July 29


Rule #3: Respect Your Time Limit

By jaime

July 29, 2020

Everyone knows that one person with whom you cannot have a short conversation. This is the person whom no one wants to talk to for fear of getting drawn into a lengthy conversation. You wind up standing there just nodding and hoping that someone you know will walk by so you can pretend you need to discuss something urgent with them and then run away. This is the person that, when you ask them the time of day, will proceed to explain to you how a clock works. Don’t be that guy.

Be Like TED

Have you ever wondered why TED talks are only 18 minutes long? According to this article by Carmine Gallo, scientists figured out that most people have an attention span from 10 to 18 minutes. So the TED organizers decided that all talks would be 18 minutes long and they made it a hard rule.

By forcing speakers who are used to going on for 45 minutes to bring it down to 18, you get them to really think about what they want to say.

Remember that some of the most watched speeches in the world are TED talks so you can definitely fit your message into that time slot. Speaking of TED, here is an excellent talk by Melissa Marshall on why it’s important that engineers learn how to speak in language that most people can understand.  And she does it in less than five minutes.

The Cure For A Long Speech Is Practice, Practice, Practice

When you are asked to give a presentation or speech you are usually given some parameters, one of which is your time limit. Now all you have to do is craft your presentation around that time. Prepare your material then practice it out loud. You can do this in front of a mirror. You can do it in front of a spouse. If you’re not married you can use your smartphone to record yourself. In any case, you will have a way to gauge just how well you are adhering to your allotted time. Don’t underestimate the power of practice.

Just In Case, Use A Timer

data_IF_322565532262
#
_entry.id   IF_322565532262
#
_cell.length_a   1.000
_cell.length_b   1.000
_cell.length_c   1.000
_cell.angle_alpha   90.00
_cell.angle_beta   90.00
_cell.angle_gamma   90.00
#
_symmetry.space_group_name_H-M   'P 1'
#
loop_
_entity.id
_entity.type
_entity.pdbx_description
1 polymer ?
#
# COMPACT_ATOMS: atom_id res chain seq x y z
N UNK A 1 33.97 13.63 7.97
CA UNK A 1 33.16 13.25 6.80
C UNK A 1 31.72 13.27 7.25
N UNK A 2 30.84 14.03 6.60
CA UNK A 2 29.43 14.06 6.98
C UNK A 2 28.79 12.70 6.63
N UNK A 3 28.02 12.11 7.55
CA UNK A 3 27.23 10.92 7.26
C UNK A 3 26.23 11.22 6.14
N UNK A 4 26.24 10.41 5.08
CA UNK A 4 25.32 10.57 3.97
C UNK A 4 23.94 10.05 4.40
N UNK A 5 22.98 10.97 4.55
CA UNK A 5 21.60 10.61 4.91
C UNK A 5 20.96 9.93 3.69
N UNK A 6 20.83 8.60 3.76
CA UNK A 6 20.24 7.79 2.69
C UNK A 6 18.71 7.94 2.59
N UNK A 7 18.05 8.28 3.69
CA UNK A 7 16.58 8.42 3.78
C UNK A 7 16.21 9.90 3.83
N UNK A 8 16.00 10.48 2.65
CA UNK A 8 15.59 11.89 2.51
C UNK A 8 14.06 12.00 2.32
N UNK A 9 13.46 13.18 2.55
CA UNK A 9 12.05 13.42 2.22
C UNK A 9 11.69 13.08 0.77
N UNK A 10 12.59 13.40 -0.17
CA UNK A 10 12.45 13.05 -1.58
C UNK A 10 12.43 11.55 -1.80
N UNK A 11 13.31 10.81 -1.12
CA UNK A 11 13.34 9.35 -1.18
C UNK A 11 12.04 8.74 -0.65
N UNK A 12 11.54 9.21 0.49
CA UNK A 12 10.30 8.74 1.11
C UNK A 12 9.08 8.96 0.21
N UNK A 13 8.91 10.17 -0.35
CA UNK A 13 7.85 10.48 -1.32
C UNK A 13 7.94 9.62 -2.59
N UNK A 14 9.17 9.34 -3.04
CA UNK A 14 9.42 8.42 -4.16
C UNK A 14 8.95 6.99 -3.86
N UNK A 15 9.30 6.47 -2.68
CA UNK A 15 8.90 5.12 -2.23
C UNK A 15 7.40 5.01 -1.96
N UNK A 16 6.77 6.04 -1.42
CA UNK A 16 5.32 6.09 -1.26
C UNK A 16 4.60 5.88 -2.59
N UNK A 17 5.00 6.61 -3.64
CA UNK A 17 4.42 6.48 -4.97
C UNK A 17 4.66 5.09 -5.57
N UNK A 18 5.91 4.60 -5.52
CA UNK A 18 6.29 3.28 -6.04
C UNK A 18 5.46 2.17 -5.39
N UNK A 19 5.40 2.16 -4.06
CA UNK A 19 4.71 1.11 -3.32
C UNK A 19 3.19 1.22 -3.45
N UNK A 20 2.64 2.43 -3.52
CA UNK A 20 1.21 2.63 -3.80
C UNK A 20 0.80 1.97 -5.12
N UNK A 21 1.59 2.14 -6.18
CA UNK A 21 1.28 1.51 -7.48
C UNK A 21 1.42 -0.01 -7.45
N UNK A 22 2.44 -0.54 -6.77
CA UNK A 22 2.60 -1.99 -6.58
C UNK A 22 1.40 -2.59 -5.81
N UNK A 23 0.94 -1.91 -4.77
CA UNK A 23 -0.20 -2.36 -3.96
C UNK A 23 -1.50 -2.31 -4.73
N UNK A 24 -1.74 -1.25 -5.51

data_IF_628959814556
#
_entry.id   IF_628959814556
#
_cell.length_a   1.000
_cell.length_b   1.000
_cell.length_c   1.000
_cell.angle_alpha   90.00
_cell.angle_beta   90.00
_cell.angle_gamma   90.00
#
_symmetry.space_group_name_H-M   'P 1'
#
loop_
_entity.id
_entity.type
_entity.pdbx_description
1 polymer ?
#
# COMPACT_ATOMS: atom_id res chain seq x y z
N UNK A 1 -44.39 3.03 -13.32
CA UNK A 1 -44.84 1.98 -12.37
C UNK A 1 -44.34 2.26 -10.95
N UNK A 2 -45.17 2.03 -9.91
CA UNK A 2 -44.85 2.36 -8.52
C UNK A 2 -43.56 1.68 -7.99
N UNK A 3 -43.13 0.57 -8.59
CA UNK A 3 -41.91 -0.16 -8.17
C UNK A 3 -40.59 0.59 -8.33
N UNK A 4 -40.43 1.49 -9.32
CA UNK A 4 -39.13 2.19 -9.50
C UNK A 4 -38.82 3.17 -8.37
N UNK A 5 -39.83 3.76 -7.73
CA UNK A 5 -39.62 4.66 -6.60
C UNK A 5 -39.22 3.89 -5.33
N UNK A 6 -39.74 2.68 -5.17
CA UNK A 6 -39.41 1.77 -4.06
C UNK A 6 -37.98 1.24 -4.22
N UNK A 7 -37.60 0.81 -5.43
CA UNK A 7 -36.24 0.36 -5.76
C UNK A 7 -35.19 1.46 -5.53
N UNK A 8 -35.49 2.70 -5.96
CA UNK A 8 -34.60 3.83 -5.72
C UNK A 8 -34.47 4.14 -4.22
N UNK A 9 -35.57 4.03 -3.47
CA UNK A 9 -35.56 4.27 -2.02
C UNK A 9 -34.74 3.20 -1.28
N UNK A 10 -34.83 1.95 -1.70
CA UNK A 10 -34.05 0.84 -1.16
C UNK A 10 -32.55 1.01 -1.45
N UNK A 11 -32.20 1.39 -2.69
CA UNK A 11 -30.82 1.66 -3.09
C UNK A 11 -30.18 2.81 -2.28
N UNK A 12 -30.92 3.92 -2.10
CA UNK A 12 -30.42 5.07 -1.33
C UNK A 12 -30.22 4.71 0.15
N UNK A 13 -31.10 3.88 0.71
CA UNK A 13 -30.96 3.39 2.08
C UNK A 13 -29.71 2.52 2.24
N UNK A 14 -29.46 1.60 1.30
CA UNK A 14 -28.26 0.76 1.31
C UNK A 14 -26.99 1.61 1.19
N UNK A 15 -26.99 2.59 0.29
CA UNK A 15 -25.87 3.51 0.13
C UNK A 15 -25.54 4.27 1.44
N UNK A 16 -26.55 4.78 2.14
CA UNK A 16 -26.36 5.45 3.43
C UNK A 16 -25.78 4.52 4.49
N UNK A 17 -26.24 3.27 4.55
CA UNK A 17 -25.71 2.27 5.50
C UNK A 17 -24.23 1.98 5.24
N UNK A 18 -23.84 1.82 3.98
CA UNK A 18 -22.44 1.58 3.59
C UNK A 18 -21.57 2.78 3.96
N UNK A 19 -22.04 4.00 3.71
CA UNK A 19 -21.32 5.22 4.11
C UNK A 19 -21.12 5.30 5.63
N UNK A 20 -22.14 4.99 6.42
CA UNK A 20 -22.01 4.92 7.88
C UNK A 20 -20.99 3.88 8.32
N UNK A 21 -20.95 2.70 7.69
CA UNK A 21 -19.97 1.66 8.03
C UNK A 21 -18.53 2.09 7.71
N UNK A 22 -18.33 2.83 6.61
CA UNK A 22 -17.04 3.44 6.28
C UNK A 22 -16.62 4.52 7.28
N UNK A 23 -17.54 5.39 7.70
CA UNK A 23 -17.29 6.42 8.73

If you watch some TED talks you’ll sometimes see a large timer at the front of the stage. There’s a good reason for that. Even though we practice our speeches, we can get carried away. When you’re talking about a subject that fires you up it’s easy to lose track of time. So, to ensure speakers adhere to the 18 minute time limit, TED organizers put a huge time on stage in front of the speaker to help them stay on track. 

You can do the same when you practice. If you are practicing with someone else then just have them raise their hand when you are five minutes from your time limit. If you are practicing on your own then just use the timer on your smartphone. Use a kitchen timer if you have to. There are plenty of ways to ensure that you are meeting all your important points without going over time.

Be Respectful of Other People’s Time

Maybe it’s because I’m getting older but I’ve started to pay more attention to how I use my time. That also means that I’m more conscious of how other people use my time. If I have to sit and listen to someone who goes on and on about a topic when they could have made their point in 10 minutes, it makes me angry. Remember that your audience has other things they need to attend to. For you to just keep talking to them without checking your time is disrespectful. You are basically holding them hostage with your speech.

Now More Than Ever, Time Is Important

The pandemic we are experiencing has changed the world drastically. Where before you could deliver a presentation at a conference, social distancing demands that all conferences be held virtually. Understand that your audience now is sitting at home where they probably have the television turned on in the background. Or they have their kids and husband walking around them making all the normal noises they would if they were alone. Even if you are not giving a TED talk, you still probably only have the audience’s attention for 18 minutes. Try to think in those terms. Put yourself in their shoes. If you were at home and you had a thousand other things you could be doing, would you want to take time from your day to listen to your own speech?

Don’t Be Discouraged, Just Be Mindful

Please don’t use a time limit as an excuse to not even try public speaking. On the contrary, understand that judicial use of time is the best way to endear yourself to your audience. If you can learn to get your point across in a short period of time, you will be able to stand out from most other speakers. Your audience will react favorably to that and they will be more likely to listen to you again in the future.

Keep talking, the world wants to hear you!

About the author

I'm an engineer and, sometime, public speaker.  I believe technical presentations don't have to be boring.  I believe the world will benefit when engineers become better communicators.

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